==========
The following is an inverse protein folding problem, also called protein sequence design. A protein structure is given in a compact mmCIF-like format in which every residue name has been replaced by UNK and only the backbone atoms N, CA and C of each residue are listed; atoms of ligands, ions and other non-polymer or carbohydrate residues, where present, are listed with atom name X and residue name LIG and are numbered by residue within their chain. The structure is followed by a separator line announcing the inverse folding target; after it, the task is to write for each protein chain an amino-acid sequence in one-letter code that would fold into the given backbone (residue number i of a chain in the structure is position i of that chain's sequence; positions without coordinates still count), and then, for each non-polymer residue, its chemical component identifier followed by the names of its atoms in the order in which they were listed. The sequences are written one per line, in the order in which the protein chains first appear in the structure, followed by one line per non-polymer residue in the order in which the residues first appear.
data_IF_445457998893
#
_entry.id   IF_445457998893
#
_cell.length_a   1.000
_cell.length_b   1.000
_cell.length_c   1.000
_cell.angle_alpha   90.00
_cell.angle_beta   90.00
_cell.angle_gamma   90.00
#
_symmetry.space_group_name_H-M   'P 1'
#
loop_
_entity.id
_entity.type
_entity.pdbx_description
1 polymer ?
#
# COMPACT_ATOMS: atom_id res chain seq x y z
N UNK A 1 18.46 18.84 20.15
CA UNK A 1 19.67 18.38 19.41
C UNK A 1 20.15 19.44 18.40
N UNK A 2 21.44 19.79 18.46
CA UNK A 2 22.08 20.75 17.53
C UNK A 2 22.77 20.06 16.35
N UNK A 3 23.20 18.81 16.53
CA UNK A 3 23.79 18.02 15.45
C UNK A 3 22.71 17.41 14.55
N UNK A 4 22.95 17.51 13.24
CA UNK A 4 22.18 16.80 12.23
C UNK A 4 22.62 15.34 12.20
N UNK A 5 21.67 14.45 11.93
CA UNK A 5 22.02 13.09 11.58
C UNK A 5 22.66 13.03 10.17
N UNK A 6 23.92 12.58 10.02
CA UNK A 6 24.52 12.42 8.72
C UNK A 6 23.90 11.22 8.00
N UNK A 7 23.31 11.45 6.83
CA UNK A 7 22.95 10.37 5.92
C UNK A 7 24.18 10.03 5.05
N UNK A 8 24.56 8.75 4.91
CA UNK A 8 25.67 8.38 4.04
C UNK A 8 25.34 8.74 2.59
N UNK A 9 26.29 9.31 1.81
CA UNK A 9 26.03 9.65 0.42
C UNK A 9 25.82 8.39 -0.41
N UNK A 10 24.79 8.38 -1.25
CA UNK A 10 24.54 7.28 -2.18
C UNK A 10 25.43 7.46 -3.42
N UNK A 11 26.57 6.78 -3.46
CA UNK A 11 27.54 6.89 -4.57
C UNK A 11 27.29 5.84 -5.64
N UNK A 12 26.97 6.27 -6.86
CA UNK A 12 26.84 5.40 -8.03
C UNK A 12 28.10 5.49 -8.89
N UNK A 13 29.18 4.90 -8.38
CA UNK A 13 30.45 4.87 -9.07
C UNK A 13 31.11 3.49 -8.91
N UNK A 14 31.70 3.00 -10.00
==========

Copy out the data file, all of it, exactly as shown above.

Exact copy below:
The following is an inverse protein folding problem, also called protein sequence design. A protein structure is given in a compact mmCIF-like format in which every residue name has been replaced by UNK and only the backbone atoms N, CA and C of each residue are listed; atoms of ligands, ions and other non-polymer or carbohydrate residues, where present, are listed with atom name X and residue name LIG and are numbered by residue within their chain. The structure is followed by a separator line announcing the inverse folding target; after it, the task is to write for each protein chain an amino-acid sequence in one-letter code that would fold into the given backbone (residue number i of a chain in the structure is position i of that chain's sequence; positions without coordinates still count), and then, for each non-polymer residue, its chemical component identifier followed by the names of its atoms in the order in which they were listed. The sequences are written one per line, in the order in which the protein chains first appear in the structure, followed by one line per non-polymer residue in the order in which the residues first appear.
data_IF_445457998893
#
_entry.id   IF_445457998893
#
_cell.length_a   1.000
_cell.length_b   1.000
_cell.length_c   1.000
_cell.angle_alpha   90.00
_cell.angle_beta   90.00
_cell.angle_gamma   90.00
#
_symmetry.space_group_name_H-M   'P 1'
#
loop_
_entity.id
_entity.type
_entity.pdbx_description
1 polymer ?
#
# COMPACT_ATOMS: atom_id res chain seq x y z
N UNK A 1 18.46 18.84 20.15
CA UNK A 1 19.67 18.38 19.41
C UNK A 1 20.15 19.44 18.40
N UNK A 2 21.44 19.79 18.46
CA UNK A 2 22.08 20.75 17.53
C UNK A 2 22.77 20.06 16.35
N UNK A 3 23.20 18.81 16.53
CA UNK A 3 23.79 18.02 15.45
C UNK A 3 22.71 17.41 14.55
N UNK A 4 22.95 17.51 13.24
CA UNK A 4 22.18 16.80 12.23
C UNK A 4 22.62 15.34 12.20
N UNK A 5 21.67 14.45 11.93
CA UNK A 5 22.02 13.09 11.58
C UNK A 5 22.66 13.03 10.17
N UNK A 6 23.92 12.58 10.02
CA UNK A 6 24.52 12.42 8.72
C UNK A 6 23.90 11.22 8.00
N UNK A 7 23.31 11.45 6.83
CA UNK A 7 22.95 10.37 5.92
C UNK A 7 24.18 10.03 5.05
N UNK A 8 24.56 8.75 4.91
CA UNK A 8 25.67 8.38 4.04
C UNK A 8 25.34 8.74 2.59
N UNK A 9 26.29 9.31 1.81
CA UNK A 9 26.03 9.65 0.42
C UNK A 9 25.82 8.39 -0.41
N UNK A 10 24.79 8.38 -1.25
CA UNK A 10 24.54 7.28 -2.18
C UNK A 10 25.43 7.46 -3.42
N UNK A 11 26.57 6.78 -3.46
CA UNK A 11 27.54 6.89 -4.57
C UNK A 11 27.29 5.84 -5.64
N UNK A 12 26.97 6.27 -6.86
CA UNK A 12 26.84 5.40 -8.03
C UNK A 12 28.10 5.49 -8.89
N UNK A 13 29.18 4.90 -8.38
CA UNK A 13 30.45 4.87 -9.07
C UNK A 13 31.11 3.49 -8.91
N UNK A 14 31.70 3.00 -10.00